Cinnamon is excellent as a repellent, rooting agent, and anti-fungal… (1)
- It’s a great rooting agent for your plants:
- Transplants especially need rooting agents. Put a teaspoon in a wet paper towel and wrap it around your seedling’s roots then plant it (not cloth-like paper, cheap brands break down better).
- Use it occasionally when watering to replenish the cinnamon. Just mix it in hot water, boil it if you want, then let it cool, strain it (if you want), and water your plants with it.
- It’s also beneficial for plants in shock from transplanting or critters scurrying about in the soil and loosening the roots.
- It’s a great anti-fungal agent for your plants:
- It wards off slime, mushrooms, and other fungi which slugs love, so you’ll also be rid of those nasty creatures.
- It’s great for repelling ants and squirrels:
- Just sprinkle a good amount of ground cinnamon where pests like to go, inside and outside.
- If you like the smell of cinnamon, you’ll love using it in your home, your shop, and your garden.
Name brands aren’t necessarily important when it comes to using cinnamon in your garden.
- You don’t need to pay high prices for ground cinnamon, just get the cheaper brands for gardening and pest control, or even for cooking.
- The Dollar General and stores like it have cheap brands, as little as $1.00 for the same sized bottle as most name brands.
- If you prefer to buy in bulk, you’ll need to look elsewhere, dollar stores do not usually sell commercial bulk items.
However, true cinnamon (Ceylon) is more beneficial than the more common form (Cassia) we see in stores. Ceylon is more expensive and is more difficult to acquire, but, some health food stores may sell it. Search for it online if you prefer to have it rather than the Cassia form and you cannot find it in your local health food stores (1).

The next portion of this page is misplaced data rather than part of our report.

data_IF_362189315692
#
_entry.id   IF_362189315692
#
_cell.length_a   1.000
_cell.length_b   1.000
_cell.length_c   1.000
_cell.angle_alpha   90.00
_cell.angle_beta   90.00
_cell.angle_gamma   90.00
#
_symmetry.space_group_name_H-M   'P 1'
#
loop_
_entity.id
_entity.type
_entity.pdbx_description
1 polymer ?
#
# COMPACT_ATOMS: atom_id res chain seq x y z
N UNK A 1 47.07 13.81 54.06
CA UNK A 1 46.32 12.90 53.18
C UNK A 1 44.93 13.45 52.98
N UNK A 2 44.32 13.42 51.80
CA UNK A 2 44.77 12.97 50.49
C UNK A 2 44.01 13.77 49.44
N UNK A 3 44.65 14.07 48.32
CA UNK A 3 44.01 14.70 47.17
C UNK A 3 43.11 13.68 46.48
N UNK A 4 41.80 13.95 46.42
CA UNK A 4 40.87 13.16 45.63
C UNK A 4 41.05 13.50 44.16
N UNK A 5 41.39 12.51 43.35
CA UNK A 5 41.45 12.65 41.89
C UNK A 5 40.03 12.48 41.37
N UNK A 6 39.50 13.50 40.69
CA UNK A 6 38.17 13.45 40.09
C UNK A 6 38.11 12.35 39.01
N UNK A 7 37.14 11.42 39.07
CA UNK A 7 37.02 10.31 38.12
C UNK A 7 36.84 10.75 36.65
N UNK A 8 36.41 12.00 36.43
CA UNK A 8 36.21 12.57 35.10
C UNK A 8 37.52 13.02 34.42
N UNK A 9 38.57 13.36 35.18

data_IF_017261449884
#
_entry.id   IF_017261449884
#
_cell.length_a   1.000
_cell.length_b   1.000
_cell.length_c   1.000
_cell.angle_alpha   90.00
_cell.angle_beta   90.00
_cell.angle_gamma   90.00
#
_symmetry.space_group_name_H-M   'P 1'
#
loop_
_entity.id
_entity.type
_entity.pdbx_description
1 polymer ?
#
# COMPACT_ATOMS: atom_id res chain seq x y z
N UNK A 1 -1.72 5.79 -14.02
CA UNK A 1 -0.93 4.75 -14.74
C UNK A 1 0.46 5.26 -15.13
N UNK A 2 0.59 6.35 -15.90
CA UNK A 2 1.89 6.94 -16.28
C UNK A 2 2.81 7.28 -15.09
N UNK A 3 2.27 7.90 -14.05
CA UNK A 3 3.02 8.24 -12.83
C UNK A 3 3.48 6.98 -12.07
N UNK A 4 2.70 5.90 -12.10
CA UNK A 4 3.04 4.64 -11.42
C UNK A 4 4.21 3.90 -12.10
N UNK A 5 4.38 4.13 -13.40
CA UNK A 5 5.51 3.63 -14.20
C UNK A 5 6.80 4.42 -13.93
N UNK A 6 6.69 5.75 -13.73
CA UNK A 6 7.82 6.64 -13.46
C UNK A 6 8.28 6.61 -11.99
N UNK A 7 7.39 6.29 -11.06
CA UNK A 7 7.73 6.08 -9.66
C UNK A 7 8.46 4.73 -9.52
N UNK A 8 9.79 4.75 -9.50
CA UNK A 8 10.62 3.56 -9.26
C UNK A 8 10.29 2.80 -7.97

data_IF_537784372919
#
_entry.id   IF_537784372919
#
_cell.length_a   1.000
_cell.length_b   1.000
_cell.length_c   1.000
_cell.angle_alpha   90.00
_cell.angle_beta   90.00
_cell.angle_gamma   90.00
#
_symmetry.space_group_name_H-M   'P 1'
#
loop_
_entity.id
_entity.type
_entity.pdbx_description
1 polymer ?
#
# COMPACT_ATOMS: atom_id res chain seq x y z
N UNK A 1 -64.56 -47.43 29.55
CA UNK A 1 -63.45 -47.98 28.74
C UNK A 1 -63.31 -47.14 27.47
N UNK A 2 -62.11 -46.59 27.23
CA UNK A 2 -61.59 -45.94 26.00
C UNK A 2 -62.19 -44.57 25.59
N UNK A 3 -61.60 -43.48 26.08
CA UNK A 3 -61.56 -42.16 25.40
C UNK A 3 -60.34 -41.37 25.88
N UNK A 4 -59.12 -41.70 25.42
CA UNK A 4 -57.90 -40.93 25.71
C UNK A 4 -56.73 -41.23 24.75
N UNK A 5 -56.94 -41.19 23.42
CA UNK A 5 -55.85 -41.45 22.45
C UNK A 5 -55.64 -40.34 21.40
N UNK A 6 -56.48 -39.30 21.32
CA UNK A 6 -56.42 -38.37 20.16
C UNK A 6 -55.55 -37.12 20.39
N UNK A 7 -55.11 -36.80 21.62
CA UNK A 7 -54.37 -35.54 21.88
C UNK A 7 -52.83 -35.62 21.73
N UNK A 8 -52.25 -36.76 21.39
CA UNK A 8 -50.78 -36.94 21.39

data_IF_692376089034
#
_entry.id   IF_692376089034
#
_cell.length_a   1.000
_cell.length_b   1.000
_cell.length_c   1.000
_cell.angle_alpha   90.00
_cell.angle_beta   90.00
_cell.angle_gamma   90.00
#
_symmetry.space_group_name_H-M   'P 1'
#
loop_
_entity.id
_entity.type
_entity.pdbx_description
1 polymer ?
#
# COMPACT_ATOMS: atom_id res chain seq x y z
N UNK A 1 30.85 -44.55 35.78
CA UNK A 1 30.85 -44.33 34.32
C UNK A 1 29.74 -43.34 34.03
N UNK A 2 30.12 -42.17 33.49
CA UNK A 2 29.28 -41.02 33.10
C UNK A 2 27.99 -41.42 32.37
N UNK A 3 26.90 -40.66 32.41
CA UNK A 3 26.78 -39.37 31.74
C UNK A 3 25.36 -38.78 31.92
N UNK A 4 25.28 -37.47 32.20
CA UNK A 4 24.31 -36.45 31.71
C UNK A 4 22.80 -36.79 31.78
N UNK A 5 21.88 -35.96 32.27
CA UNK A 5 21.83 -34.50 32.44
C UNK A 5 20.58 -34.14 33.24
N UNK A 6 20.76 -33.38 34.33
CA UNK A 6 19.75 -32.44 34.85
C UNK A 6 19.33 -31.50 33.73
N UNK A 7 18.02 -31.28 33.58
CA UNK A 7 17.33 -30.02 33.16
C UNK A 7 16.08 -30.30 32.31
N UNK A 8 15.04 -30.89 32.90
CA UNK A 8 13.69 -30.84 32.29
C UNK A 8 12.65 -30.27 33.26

Question: How does cinnamon get its flavor and odor?
“The distinct smell and flavor of cinnamon are due to the oily part, which is very high in the compound cinnamaldehyde”…
Cinnamaldehyde is the aldehyde that gives cinnamon its flavor and odor. Cinnamaldehyde occurs naturally in the bark of cinnamon trees and other species of the genus Cinnamomum like camphor and cassia. These trees are the natural source of cinnamon, and the essential oil of cinnamon bark is about 90% cinnamaldehyde (1).
Cinnamaldehyde is also used as a fungicide. Proven effective on over 40 different crops, cinnamaldehyde is typically applied to the root systems of plants. Its low toxicity and well-known properties make it ideal for agriculture. To a lesser extent, cinnamaldehyde is an effective insecticide, and its scent is also known to repel animals like cats and dogs. Cinnamaldehyde is also known as a corrosion inhibitor for steel and other ferrous alloys in corrosive fluids. It can be used in combination with additional components such as dispersing agents, solvents, and other surfactants (2 [Description]).